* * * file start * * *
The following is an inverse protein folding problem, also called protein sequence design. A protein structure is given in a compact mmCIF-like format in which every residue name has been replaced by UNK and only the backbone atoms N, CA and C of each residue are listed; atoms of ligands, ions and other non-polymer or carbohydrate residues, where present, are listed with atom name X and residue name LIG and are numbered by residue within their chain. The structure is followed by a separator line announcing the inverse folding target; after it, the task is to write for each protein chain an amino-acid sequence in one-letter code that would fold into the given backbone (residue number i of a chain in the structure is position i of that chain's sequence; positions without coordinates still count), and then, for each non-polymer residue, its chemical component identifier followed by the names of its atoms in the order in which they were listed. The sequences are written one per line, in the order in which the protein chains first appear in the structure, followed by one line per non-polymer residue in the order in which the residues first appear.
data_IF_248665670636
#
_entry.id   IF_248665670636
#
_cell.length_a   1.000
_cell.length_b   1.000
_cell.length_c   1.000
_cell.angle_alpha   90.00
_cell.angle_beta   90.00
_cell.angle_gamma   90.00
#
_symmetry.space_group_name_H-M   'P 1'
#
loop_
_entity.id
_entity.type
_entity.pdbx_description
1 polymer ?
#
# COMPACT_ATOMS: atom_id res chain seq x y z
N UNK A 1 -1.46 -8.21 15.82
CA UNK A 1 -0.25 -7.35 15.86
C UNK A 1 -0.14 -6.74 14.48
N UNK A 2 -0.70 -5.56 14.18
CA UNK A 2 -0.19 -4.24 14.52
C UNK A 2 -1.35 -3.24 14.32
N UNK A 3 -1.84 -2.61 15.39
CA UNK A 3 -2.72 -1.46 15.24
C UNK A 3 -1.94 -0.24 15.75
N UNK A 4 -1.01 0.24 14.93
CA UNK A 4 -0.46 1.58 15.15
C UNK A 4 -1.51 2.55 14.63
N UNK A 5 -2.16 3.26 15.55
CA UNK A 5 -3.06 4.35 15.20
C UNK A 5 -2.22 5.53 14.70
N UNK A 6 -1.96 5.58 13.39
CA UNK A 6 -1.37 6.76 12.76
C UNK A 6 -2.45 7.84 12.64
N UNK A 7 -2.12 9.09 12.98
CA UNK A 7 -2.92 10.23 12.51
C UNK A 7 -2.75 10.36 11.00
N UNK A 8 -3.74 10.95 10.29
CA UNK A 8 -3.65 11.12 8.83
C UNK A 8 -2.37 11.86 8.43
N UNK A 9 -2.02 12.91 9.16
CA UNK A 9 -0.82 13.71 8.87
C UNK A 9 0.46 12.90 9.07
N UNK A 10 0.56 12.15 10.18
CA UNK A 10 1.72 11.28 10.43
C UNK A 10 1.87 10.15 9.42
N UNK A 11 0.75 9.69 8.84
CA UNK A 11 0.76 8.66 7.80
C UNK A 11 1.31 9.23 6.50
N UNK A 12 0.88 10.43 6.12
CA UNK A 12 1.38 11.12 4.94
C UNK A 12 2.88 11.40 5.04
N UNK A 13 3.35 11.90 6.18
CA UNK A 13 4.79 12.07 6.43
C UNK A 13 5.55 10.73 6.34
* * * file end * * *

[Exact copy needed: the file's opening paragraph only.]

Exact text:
The following is an inverse protein folding problem, also called protein sequence design. A protein structure is given in a compact mmCIF-like format in which every residue name has been replaced by UNK and only the backbone atoms N, CA and C of each residue are listed; atoms of ligands, ions and other non-polymer or carbohydrate residues, where present, are listed with atom name X and residue name LIG and are numbered by residue within their chain. The structure is followed by a separator line announcing the inverse folding target; after it, the task is to write for each protein chain an amino-acid sequence in one-letter code that would fold into the given backbone (residue number i of a chain in the structure is position i of that chain's sequence; positions without coordinates still count), and then, for each non-polymer residue, its chemical component identifier followed by the names of its atoms in the order in which they were listed. The sequences are written one per line, in the order in which the protein chains first appear in the structure, followed by one line per non-polymer residue in the order in which the residues first appear.